George Johnson’s vocals ooze sincerity, his inflections unwrapping layers of affectation. I’m usually good at deciphering lyrics but at first I thought George was singing “Stella” instead of “Said–A” in the first verse. Even though not the case, he demonstrated he can say “Stella” much more pleasantly than Marlon Brando in A Streetcar Named Desire and that’s important.

 

In “I’ll Be Good To You”, the clean tone rhythm guitar chords are contrasted with some medium roast distortion on the lead line like the Commodore’s single “Easy.” This gives the lead guitar a soft fuzziness that takes on a dreamy synthesizer quality.

 

“I’ll Be Good To You” truly earns it’s wings with it’s chorus of female backing vocalists. At this point in the song, the sky opens up and listeners get a Soul Shower of Ambrosia

 

“I’ll Be Good To You” truly earns it’s wings with it’s chorus of female backing vocalists. At this point in the song, the sky opens up and listeners get a Soul Shower of Ambrosia:

The Charles/Khan cover is a more uptempo 80’s synth pop version. It gave Ray Charles his first #1 R&B single in over two decades:

What a jam! It’s a top shelf Jam Anthem like Chic’s “Good Times”, a liquid honeymoon groove. The groove in The Brothers Johnson tune “I’ll Be Good To You” is so laid back, it’s a recliner with a chilled beverage buoying a miniature yellow umbrella.

 

This is music silk listens to when it needs to feel comforted. This is what it sounds like when butter melts slowly on imported china next to a bottle of Champagne on the French Riviera.

 

That being said, I’ll be the first to admit love songs are an already overcrowded and overdone subject matter. Songs get recycled from previous regurgitations. Compared to Punk and Metal where there aren’t rations in the topic department, love songs are often terminally stereotypic and predictable. Silly Love Songs Sir Paul called them in the 1970’s—several decades later we’re probably at Zombie Love Songs status.

 

Pop song somnambulists sing about love and relationships like pull string dolls and the depth of their experience reflected in lyrics is watered down and wafer thin. It’s not like there’s a few decades of perspective packed into their “life virgin” verses like say Supertramp lyrics.

 

And what vast life experience can young pop stars actually bring to the table a few years after getting a driver’s license? Forget about songs about history, political and social issues they’re not even on the map yet.

 

Part of the socio–economic skid into preteen pop culture purgatory was that several decades ago, the record buying public was comprised of 30 to 40 year olds. The mainstream music consumer has gotten younger and younger with each successive generation.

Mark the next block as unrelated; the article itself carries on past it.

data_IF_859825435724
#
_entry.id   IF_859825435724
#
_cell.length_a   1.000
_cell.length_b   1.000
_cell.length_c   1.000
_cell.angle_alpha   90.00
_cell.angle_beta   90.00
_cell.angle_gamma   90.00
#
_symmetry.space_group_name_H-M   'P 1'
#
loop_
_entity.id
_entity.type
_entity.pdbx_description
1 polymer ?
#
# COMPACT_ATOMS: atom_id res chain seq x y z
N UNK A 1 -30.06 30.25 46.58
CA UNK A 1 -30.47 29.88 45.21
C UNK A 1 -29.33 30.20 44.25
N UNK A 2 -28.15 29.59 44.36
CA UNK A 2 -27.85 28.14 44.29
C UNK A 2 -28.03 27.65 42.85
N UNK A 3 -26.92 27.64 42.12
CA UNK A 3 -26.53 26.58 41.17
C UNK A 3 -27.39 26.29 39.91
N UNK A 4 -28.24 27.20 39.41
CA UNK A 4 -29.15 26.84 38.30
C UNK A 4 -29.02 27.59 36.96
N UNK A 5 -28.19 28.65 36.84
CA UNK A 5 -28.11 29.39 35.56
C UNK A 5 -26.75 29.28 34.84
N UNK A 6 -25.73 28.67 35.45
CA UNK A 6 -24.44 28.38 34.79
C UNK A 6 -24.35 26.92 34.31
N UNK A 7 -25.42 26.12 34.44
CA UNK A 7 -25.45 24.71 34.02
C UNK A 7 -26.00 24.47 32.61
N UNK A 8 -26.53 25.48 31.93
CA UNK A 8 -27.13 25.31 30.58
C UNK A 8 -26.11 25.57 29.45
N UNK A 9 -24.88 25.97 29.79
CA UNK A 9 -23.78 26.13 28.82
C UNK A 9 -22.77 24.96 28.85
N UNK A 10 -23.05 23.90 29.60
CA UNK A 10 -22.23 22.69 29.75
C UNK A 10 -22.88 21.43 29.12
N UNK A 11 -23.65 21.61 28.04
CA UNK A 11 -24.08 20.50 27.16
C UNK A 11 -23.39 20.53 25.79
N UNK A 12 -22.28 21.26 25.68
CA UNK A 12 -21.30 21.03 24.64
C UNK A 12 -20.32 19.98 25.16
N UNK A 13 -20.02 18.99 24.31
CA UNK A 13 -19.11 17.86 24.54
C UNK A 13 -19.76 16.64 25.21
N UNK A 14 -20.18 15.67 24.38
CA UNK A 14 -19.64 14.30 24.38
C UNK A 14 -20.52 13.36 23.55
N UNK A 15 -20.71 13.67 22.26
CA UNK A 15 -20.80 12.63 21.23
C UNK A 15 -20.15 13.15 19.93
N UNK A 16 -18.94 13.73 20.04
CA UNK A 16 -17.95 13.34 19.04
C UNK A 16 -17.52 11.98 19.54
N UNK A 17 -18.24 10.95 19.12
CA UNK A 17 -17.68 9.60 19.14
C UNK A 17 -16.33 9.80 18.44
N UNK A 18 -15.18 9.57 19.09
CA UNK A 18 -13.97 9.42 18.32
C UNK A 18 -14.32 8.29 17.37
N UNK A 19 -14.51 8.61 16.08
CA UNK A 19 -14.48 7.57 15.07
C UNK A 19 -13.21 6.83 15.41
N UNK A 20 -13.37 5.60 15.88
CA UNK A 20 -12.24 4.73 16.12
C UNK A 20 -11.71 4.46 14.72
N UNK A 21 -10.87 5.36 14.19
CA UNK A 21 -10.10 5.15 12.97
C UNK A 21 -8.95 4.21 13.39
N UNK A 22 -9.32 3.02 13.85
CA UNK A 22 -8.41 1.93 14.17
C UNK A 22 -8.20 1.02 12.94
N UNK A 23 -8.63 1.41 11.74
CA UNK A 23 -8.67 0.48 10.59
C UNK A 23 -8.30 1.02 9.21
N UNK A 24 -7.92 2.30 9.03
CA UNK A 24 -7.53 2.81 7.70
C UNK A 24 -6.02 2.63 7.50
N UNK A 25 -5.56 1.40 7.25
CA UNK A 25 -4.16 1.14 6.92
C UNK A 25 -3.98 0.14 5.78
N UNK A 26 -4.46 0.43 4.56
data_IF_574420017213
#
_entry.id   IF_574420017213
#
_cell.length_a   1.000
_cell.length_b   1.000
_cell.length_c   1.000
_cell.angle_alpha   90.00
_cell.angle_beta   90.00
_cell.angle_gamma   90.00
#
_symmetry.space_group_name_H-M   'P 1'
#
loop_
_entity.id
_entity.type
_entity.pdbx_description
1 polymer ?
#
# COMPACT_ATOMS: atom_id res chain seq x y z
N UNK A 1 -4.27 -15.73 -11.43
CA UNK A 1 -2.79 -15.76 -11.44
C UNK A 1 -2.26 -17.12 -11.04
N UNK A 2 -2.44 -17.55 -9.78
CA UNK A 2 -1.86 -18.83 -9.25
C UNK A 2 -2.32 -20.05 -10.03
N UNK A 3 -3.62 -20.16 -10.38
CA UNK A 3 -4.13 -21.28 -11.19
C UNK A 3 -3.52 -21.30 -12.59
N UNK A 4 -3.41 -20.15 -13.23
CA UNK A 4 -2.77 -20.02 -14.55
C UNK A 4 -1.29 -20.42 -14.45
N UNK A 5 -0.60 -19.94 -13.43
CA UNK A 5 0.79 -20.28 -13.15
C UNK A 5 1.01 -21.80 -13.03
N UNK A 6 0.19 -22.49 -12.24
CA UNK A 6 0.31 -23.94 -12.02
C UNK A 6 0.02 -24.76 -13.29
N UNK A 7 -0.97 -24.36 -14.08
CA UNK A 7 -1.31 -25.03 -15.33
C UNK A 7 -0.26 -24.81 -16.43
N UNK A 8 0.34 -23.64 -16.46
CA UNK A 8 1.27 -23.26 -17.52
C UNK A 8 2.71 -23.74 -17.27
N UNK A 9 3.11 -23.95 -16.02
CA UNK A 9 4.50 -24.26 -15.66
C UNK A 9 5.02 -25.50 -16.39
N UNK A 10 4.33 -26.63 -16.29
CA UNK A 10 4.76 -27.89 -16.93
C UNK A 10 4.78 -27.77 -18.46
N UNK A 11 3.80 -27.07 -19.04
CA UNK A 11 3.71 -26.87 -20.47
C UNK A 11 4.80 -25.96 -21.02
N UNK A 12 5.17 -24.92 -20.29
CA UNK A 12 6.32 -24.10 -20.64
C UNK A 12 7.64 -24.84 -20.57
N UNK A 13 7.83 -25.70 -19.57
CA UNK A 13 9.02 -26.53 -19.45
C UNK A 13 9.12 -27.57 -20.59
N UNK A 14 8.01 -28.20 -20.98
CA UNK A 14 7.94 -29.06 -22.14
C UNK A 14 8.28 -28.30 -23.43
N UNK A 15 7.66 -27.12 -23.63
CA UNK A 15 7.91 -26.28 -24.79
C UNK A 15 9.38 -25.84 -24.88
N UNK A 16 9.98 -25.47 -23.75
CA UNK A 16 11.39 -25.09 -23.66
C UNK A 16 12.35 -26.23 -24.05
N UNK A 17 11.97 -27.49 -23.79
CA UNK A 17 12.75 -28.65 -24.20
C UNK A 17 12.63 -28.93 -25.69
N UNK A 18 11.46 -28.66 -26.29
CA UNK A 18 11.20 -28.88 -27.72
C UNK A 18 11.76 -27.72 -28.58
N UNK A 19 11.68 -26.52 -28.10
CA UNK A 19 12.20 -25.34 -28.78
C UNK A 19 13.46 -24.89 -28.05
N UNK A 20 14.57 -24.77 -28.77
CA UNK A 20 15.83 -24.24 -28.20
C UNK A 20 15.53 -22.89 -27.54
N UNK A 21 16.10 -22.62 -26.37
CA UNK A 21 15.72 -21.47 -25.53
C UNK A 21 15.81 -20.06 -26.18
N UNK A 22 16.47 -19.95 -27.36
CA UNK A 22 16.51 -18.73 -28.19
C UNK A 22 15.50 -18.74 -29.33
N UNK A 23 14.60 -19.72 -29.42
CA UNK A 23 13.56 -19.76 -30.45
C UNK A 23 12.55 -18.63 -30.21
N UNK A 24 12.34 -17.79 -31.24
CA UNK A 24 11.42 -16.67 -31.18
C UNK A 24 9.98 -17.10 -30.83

Now the consumer base includes preteens buying music written by artists just a few years older. Here, relationships are the most common subject matter because it’s the most relatable experience to the cell phone starring young consumer tranquilized in the Twilight Zone of eternal texting. Most are still a few hundred selfies away from getting a Passport photo and experiencing the world outside a 4 inch screen.

 

Young celebrity culture also demonstrates that for all the wealth and fame they have, they make the same mistakes as the rest of the population. The breakup and divorce rate isn’t any less frequent among celebrities. Truth is, there are very few Paul Newmans and Joanne Woodwards in the entertainment industry—people who lived the song “I’ll Be Good To You”, married or not.

 

For generations breast fed on Rap & Hip Hop, it’s ear opening to hear what regal and elegance sounds like. There is life beyond angst and anger and higher vibes than the hormonal surges of youth.

 

For generations breast fed on Rap & Hip Hop, it’s ear opening to hear what regal and elegance sounds like. There is life beyond angst and anger and higher vibes than the hormonal surges of youth. There aren’t many love & relationships songs that have deeper depth and perspective behind rhymes and catchy melodies— even monotonous ones. “I’ll Be Good To You” is that museum piece that’s still more alive and vibrant that what I hear coming from the current crop having their media days in the sun.

 

“I’ll Be Good To You” comes from a time when people chose to ride a more positive vibe with the top down and more importantly from the top down. Although Louis Johnson left the planet in 2015 at age 60, his bass grooves from beyond the grave and thankfully so.

 

It bounced off the wall and broke down walls of race and gender. So why not inaugurate your life together with the Brothers Johnson? If you’re single, Why not renew your vow to “Treat Me Right” like Pat Benatar demanded because sometimes if you want something done right, you gotta to do it yourself.

 

If there’s no wedding bells in your future, just grab a pair of wedding bell bottoms from the past. In either case, You May Kiss the Vibe.

© Composer Yoga


Related Posts To Check Out:

George Michael: The Careless Whisperer

Celebrities And Fame: A Videographer’s Perspective

 

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Bill Douglas: Give Deep Peace A Chance

Shredders Of The Ivories Vol. 1

Sound Mines: Prince “Mountains”

The Colors Of Rock: Songs

The Colors Of Rock: Artists